From Wikipedia, the free encyclopedia
The word Agonistes (pron.: //), found as an epithet following a person's name, means “the struggler” or “the combatant.” It is most often an allusion to John Milton’s 1671 verse tragedy Samson Agonistes, which recounts the end of Samson's life, when he is a blind captive of the Philistines, described as being “Eyeless in Gaza at the mill with slaves”. The struggle thatSamson Agonistes centres upon is the effort of Samson to renew his faith in God’s support. E. H. Visiak wrote a study of Milton titled Milton Agonistes.
Etymology and pronunciation
|Look up agonistes in Wiktionary, the free dictionary.|
The word “agonistes” is a borrowing from Greek “agōnistēs” (ἀγωνιστής), where it means “someone who struggles for a cause”. The same Greek word has given rise to English “agonist” (including the forms “protagonist” and “antagonist”). This word is derived from “agōn” (ἀγών) meaning a struggle, contest or assembly. In English, “agon” usually refers to the conflict between the main characters in a literary or artistic work. Another related word is “agony”, which originally referred to mental struggle.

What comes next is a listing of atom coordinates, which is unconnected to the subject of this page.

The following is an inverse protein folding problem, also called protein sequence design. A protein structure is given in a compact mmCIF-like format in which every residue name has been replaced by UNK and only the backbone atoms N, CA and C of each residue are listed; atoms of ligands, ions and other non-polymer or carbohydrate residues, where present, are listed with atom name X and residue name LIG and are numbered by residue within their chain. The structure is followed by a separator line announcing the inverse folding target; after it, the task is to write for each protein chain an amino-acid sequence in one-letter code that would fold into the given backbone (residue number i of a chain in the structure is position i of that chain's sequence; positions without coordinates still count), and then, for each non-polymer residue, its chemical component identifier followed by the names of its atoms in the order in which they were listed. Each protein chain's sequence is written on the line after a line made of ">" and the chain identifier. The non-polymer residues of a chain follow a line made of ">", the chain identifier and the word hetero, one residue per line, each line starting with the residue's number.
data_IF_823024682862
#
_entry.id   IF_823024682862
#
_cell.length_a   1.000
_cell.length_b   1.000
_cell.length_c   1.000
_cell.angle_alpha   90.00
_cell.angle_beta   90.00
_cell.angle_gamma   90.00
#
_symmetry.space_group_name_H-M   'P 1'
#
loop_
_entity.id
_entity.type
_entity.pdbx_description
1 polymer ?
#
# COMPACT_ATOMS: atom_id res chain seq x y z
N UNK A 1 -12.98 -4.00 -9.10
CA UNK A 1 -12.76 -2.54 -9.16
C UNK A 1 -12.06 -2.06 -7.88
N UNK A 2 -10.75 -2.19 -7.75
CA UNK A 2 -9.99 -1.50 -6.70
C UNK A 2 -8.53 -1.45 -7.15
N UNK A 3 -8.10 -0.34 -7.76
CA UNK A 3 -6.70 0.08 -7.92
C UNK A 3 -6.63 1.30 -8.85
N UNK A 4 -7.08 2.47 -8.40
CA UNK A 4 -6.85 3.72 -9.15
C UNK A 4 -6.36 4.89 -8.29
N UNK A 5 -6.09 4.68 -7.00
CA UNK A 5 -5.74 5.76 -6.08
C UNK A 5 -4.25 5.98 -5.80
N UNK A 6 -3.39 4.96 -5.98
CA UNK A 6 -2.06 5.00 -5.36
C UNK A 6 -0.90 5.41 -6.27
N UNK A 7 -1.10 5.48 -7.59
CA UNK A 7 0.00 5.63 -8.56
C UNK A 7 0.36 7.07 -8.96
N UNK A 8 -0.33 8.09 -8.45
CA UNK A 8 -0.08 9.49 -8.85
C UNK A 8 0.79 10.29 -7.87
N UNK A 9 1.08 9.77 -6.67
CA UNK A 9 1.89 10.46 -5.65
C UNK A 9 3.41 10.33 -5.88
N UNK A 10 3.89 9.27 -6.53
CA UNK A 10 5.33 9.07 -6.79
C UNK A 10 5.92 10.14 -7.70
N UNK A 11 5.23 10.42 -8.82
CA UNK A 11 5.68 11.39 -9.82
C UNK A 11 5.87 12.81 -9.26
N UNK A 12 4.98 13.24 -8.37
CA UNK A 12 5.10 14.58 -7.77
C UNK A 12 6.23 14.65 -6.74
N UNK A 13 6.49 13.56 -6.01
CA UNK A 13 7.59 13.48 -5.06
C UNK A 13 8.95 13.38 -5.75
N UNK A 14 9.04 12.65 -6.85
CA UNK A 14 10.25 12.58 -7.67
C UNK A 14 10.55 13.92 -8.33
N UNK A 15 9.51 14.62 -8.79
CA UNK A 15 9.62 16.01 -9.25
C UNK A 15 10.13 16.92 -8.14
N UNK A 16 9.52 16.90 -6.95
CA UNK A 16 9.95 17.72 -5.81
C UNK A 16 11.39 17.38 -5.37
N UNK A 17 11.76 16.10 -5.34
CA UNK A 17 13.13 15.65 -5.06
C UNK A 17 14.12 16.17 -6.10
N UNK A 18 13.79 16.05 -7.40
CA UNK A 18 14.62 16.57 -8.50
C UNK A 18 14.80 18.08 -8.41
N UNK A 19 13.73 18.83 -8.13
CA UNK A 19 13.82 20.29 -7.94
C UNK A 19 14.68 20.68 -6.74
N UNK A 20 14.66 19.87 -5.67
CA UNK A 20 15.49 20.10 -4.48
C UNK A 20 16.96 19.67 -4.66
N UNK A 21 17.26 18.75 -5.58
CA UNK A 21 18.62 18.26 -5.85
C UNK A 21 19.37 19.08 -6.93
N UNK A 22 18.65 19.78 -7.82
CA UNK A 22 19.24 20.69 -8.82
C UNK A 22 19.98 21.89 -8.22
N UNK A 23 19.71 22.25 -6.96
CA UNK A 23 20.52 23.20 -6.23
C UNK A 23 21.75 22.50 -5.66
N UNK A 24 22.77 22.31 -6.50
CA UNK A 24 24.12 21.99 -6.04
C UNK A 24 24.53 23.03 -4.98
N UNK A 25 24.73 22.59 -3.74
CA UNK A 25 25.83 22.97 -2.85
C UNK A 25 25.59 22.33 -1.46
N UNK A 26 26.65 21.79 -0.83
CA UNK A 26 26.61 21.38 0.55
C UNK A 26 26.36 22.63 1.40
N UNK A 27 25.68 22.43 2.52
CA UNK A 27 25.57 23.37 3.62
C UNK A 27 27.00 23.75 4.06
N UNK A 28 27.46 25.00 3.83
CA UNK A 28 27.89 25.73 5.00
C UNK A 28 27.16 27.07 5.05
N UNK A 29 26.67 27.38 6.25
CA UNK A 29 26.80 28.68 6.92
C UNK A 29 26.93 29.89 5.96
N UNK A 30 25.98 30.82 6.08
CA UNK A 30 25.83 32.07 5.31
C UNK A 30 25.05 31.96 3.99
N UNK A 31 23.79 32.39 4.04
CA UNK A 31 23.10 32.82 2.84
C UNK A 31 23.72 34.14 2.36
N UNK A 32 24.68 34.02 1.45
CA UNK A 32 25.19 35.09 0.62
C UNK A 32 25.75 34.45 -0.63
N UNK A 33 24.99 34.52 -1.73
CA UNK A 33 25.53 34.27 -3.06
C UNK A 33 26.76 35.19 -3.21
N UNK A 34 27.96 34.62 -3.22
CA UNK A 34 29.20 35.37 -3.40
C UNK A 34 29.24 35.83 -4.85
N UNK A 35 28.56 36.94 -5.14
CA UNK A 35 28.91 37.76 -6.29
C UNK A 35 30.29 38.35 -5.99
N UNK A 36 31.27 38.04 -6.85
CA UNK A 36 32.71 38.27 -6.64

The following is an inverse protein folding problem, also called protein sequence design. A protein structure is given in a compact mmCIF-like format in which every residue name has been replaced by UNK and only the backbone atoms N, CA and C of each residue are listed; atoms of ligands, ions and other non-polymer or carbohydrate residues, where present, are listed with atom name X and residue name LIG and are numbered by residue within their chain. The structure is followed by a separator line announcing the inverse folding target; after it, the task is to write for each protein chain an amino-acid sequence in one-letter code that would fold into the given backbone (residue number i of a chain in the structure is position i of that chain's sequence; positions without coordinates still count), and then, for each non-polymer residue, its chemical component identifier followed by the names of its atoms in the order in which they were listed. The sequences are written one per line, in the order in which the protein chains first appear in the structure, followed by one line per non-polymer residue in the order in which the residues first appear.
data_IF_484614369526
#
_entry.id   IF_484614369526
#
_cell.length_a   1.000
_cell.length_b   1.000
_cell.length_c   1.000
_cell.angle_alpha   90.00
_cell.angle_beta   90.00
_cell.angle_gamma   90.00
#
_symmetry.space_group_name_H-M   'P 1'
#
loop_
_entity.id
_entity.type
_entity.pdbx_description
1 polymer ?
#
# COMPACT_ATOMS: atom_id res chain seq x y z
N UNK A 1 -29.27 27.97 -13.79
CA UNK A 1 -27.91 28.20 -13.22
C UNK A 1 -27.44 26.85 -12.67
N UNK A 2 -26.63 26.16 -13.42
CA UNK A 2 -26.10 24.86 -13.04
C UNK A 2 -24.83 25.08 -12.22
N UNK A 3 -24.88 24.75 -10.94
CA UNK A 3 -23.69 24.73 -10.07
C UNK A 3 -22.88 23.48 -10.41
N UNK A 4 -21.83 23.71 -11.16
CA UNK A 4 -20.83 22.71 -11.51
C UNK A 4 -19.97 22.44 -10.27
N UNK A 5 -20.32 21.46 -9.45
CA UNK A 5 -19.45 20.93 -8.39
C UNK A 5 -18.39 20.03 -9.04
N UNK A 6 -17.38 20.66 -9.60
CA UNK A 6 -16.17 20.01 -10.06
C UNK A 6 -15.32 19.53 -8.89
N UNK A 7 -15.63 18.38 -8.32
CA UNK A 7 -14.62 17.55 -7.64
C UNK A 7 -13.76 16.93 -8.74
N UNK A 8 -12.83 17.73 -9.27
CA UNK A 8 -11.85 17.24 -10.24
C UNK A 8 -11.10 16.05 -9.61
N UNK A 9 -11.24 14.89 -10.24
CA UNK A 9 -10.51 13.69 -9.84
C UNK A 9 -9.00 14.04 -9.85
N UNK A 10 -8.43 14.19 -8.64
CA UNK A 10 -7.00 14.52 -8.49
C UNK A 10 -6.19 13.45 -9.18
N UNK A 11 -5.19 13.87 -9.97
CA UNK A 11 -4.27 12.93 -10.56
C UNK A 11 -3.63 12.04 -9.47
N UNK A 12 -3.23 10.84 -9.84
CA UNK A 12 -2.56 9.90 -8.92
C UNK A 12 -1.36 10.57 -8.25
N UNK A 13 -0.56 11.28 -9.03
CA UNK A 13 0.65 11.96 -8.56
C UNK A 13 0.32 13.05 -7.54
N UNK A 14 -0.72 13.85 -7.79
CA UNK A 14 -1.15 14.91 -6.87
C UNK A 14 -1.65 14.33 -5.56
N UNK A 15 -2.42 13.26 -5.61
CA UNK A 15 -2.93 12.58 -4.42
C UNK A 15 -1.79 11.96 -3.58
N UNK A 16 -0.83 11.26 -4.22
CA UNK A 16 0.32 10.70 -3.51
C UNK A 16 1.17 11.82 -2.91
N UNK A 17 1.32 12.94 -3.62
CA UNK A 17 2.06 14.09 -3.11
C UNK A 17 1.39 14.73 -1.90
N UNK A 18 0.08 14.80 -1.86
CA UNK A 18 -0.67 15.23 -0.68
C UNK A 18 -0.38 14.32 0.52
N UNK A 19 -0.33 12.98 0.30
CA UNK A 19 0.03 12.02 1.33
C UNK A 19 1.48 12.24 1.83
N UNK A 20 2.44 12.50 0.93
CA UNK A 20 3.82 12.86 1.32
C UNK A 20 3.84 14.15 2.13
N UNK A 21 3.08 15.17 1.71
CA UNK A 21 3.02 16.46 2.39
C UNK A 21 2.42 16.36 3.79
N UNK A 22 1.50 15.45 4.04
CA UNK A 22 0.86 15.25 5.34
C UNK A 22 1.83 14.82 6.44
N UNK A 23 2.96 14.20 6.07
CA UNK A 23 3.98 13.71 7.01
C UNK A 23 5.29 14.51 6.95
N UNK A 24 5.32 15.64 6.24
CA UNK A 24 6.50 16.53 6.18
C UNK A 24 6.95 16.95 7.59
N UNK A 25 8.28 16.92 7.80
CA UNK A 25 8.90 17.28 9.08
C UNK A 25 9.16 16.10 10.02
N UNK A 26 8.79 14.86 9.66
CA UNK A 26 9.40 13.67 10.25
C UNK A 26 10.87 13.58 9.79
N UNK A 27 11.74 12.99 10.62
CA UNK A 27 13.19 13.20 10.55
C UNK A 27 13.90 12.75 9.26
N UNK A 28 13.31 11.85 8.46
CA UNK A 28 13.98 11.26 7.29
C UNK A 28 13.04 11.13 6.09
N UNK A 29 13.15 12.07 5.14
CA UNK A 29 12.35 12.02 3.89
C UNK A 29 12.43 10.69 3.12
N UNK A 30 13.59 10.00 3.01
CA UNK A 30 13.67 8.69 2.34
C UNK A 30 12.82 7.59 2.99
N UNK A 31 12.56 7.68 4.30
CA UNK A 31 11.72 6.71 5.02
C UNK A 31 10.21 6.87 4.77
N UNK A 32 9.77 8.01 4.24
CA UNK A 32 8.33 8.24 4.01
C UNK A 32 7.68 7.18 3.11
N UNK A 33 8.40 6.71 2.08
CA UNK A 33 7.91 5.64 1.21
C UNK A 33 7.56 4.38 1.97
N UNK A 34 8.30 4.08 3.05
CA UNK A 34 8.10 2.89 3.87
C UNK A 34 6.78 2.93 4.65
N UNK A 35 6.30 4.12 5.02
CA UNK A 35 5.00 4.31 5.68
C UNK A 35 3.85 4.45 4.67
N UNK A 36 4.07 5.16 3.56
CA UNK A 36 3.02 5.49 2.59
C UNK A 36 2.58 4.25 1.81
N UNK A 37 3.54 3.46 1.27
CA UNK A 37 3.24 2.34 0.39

As in Greek, the word “agonistes” is four syllables long.
Probably the most famous post-Miltonic use of “Agonistes” is by T. S. Eliot, who titled one of his dramas Sweeney Agonistes, where Sweeney, who appeared in several of Eliot's poems, represents the materialistic and shallow modern man. Another well-known example is Garry Wills' 1969 political book Nixon Agonistes, discussing embattled President Richard Nixon. Today, the word occasionally appears in headlines in a similar fashion, e.g., Rumsfeld Agonistes, George W. Agonistes. Also, the term Gore Agonistes was used to describe Vice President Albert Gore's struggle during this 2000 Election recount imbroglio.